Business and government leaders in Southeast Michigan want to move beyond the green economy to a blue one, leveraging the state’s plentiful freshwater access for its economic advantage.
And the state’s lieutenant governor plans to make that pitch overseas when he heads to the Middle East Saturday.
At a conference outside Detroit Tuesday morning, the Engineering Society of Detroit and the University Of Michigan-Dearborn hosted a presentation called “Blue Economy: Turning Michigan’s Freshwater Into Renewed Prosperity.” Panelists included Lt. Governor John Cherry, who spoke about the potential to turn the Great Lakes state into a global freshwater supplier status.
“It has been said that ‘water is the oil of the 21st Century’,” Cherry said in his remarks to the conference. “And so the Great Lakes state and its great learning and research institutions can also be at the center of developing the water conservation, management, cleaning and treatment technologies the world needs.”
“Water technology and tools to conserve, treat, measure, monitor and smartly manage this precious, finite fuel for life is a growing, $500 billion global business,” he added. “Ninety percent of China’s urban water is polluted, and they are looking for help. Las Vegas in the West and Georgia in the East are crying for water, and wasting what they have.”
“All of these circumstances are an opportunity for Michigan and the Great Lakes to lead the way in solving regional and national problems of water and sustainability; to develop the new technologies and jobs based on cleaning and stewardship of this precious resource.”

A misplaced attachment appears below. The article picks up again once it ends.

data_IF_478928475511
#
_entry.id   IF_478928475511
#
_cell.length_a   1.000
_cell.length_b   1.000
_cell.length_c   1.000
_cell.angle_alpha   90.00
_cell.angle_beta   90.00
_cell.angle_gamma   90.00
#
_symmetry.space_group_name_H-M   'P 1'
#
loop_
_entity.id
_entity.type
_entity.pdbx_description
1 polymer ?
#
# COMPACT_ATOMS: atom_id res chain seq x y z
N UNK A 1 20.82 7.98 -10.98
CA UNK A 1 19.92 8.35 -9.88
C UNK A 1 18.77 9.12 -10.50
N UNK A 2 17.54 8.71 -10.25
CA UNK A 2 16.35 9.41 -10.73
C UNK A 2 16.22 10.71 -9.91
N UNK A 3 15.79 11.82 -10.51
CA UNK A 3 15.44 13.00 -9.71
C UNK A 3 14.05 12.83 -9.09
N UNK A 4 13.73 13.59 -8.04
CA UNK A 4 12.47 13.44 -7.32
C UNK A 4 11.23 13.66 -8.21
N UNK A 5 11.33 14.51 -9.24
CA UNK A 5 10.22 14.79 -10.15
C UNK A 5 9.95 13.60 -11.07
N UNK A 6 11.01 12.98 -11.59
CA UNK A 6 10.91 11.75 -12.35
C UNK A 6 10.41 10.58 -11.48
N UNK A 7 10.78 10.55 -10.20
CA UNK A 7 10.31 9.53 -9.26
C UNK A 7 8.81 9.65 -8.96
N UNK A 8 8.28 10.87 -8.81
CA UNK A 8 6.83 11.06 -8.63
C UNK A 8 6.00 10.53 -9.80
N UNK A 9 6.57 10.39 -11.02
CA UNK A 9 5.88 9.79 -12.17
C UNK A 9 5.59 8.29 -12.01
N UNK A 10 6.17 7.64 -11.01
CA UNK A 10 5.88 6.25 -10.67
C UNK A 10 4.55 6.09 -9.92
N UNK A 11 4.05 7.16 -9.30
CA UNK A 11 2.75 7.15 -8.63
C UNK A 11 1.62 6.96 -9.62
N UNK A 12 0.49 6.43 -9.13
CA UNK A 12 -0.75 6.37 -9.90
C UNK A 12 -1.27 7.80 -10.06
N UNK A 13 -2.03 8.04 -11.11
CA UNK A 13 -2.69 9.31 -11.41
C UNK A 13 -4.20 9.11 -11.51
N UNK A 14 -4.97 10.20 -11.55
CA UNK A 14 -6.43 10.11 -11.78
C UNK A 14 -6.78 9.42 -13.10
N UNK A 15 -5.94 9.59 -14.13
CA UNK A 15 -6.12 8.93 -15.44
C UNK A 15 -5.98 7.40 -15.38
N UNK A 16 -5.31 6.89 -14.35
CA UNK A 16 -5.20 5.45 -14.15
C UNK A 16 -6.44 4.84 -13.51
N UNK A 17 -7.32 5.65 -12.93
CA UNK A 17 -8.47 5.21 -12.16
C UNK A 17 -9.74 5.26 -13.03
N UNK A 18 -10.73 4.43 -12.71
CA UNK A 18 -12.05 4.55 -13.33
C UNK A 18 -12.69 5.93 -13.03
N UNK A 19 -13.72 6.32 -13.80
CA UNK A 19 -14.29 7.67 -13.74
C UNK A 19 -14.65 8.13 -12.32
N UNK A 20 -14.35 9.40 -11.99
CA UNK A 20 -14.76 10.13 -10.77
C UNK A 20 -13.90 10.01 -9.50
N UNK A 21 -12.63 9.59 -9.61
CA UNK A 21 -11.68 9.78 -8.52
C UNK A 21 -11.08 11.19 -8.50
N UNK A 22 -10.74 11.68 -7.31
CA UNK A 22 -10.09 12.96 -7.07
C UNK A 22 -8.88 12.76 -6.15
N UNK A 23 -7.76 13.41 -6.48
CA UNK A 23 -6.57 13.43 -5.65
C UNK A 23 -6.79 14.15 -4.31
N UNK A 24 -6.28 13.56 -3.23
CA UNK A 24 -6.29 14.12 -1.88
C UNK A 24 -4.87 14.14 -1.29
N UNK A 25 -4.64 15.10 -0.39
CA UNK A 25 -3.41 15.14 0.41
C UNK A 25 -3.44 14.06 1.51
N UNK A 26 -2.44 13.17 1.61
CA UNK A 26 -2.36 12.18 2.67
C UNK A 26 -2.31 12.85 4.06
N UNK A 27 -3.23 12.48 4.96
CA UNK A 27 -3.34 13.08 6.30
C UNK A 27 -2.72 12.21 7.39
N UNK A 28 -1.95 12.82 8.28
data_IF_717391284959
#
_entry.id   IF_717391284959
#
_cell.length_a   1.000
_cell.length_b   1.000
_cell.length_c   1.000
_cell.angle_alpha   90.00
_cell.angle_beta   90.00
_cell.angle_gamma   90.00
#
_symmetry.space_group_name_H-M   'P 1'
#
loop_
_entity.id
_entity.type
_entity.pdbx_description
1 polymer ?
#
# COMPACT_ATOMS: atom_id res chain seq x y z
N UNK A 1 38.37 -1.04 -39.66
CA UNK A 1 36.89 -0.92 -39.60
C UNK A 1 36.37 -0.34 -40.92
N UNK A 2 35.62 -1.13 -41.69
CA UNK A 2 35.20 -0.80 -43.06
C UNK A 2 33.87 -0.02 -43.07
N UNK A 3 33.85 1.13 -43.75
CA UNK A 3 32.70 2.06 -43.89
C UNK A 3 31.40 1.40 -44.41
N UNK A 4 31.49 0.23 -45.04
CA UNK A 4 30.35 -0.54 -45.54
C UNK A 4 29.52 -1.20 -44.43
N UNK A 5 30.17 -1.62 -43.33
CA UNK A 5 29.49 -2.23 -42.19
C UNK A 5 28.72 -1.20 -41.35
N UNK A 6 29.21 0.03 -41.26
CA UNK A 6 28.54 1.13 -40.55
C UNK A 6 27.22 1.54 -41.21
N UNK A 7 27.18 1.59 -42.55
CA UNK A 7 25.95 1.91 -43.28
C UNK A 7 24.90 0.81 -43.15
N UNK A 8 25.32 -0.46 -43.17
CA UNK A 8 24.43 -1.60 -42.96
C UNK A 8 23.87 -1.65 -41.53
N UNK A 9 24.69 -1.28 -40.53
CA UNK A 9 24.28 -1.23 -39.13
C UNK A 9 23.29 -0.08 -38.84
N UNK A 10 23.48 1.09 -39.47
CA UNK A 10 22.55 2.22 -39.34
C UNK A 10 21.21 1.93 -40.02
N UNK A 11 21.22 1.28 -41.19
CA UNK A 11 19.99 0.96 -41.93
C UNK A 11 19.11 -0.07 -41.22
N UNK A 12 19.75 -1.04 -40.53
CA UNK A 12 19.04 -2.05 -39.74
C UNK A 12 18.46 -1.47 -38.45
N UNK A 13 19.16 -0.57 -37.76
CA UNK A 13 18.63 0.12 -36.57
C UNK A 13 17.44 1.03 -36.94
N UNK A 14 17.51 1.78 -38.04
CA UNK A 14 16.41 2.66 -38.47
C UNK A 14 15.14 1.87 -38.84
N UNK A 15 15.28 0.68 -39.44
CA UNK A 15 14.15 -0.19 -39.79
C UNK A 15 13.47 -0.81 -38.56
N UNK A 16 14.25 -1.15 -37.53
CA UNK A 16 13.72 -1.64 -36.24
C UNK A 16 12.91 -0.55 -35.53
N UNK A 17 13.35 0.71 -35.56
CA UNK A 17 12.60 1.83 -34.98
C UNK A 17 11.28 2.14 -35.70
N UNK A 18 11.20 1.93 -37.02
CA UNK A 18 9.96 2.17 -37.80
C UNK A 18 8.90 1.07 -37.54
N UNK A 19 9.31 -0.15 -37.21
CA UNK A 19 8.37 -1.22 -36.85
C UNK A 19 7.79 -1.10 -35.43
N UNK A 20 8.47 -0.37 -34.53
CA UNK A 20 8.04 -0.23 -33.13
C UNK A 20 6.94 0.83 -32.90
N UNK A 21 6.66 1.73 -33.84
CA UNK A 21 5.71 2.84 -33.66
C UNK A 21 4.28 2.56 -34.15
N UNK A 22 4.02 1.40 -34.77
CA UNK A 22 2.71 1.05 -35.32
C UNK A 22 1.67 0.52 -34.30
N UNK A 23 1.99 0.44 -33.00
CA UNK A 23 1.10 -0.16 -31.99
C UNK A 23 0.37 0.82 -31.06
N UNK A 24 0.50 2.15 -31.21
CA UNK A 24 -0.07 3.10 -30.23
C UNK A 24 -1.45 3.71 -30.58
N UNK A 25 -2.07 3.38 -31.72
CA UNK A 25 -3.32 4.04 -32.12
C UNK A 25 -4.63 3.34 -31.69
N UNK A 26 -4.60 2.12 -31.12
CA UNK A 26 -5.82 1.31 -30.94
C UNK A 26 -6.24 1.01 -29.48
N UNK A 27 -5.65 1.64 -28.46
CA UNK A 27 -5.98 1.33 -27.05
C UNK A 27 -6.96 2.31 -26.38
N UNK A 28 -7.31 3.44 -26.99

Cherry noted that the opportunity carries responsibilities to also safeguard the state’s freshwater.
“As we put our water to use in the Great Lakes, we also put this life-giving resource at risk—through pollution, toxins, water-fouling plants and brownfield sites,” he warned. “For example, our trade with the world also brought in exotic species that changed the complexion of these waters.”
Any use of water for economic growth, according to Cherry, must be accompanied by four goals: water that is not toxic or quarantined by past damage; beaches that are not closed due to sewer overflows; native Great Lakes fish that are abundant and safe to eat; and wetlands, dunes and beaches to filter damaging sediments and afford public access and enjoyment.
Cherry and other state officials head to Israel and the United Arab Emirates this weekend on a week-long trip to deliver that message in person to Israeli businesses, according to Crain’s Detroit Business. Cherry will be accompanied by officials with the Michigan Economic Development Corp. The trip follows Cherry’s announcement of a “Green Jobs for Blue Waters” initiative earlier this year to market Michigan’s water management expertise, workforce and manufacturing base.
Cherry’s Middle East trip also follows an investment mission by Governor Jennifer Granholm. Last year Granhom met with Israeli government and company officials to form water-technology partnerships and encourage investment in Michigan.
Panel participants at Tuesday’s conference talked about creating an organization called NextWater to shepherd the development of the new “blue economy.” The name and mission are modeled after NextEnergy, a nonprofit launched in Detroit in 2002 to serve as a research catalyst and business accelerator for alternative and renewable energy.
Crain’s Detroit Business quoted Christopher Webb, co-director of the Engineering Society Of Detroit Institute, as saying that Michigan’s water resources can promote growth in battery, semiconductor, biotechnology and other industries.
“The world is thirsty for water, and Michigan is thirsty for jobs,” Webb said.
This article has been updated since its original publish date